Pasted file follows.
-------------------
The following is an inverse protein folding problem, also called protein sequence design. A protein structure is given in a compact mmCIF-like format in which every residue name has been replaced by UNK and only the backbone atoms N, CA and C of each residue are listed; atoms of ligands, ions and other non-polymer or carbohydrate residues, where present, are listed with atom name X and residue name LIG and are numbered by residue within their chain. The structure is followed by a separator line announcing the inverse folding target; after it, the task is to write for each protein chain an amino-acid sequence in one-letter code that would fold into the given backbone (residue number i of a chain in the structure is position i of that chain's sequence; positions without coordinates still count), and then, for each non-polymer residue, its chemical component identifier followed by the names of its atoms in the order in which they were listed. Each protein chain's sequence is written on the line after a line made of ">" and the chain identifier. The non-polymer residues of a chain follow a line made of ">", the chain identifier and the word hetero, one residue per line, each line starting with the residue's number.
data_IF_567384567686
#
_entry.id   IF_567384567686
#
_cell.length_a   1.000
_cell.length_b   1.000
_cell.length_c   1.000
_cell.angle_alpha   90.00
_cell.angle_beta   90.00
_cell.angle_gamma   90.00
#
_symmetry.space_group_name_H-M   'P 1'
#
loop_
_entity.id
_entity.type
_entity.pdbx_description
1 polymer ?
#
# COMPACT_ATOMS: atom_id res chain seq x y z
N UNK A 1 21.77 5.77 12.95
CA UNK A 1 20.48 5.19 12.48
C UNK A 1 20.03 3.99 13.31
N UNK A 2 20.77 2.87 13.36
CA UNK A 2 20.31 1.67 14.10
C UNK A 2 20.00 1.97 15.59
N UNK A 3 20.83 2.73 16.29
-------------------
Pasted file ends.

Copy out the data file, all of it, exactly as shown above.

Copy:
The following is an inverse protein folding problem, also called protein sequence design. A protein structure is given in a compact mmCIF-like format in which every residue name has been replaced by UNK and only the backbone atoms N, CA and C of each residue are listed; atoms of ligands, ions and other non-polymer or carbohydrate residues, where present, are listed with atom name X and residue name LIG and are numbered by residue within their chain. The structure is followed by a separator line announcing the inverse folding target; after it, the task is to write for each protein chain an amino-acid sequence in one-letter code that would fold into the given backbone (residue number i of a chain in the structure is position i of that chain's sequence; positions without coordinates still count), and then, for each non-polymer residue, its chemical component identifier followed by the names of its atoms in the order in which they were listed. Each protein chain's sequence is written on the line after a line made of ">" and the chain identifier. The non-polymer residues of a chain follow a line made of ">", the chain identifier and the word hetero, one residue per line, each line starting with the residue's number.
data_IF_567384567686
#
_entry.id   IF_567384567686
#
_cell.length_a   1.000
_cell.length_b   1.000
_cell.length_c   1.000
_cell.angle_alpha   90.00
_cell.angle_beta   90.00
_cell.angle_gamma   90.00
#
_symmetry.space_group_name_H-M   'P 1'
#
loop_
_entity.id
_entity.type
_entity.pdbx_description
1 polymer ?
#
# COMPACT_ATOMS: atom_id res chain seq x y z
N UNK A 1 21.77 5.77 12.95
CA UNK A 1 20.48 5.19 12.48
C UNK A 1 20.03 3.99 13.31
N UNK A 2 20.77 2.87 13.36
CA UNK A 2 20.31 1.67 14.10
C UNK A 2 20.00 1.97 15.59
N UNK A 3 20.83 2.73 16.29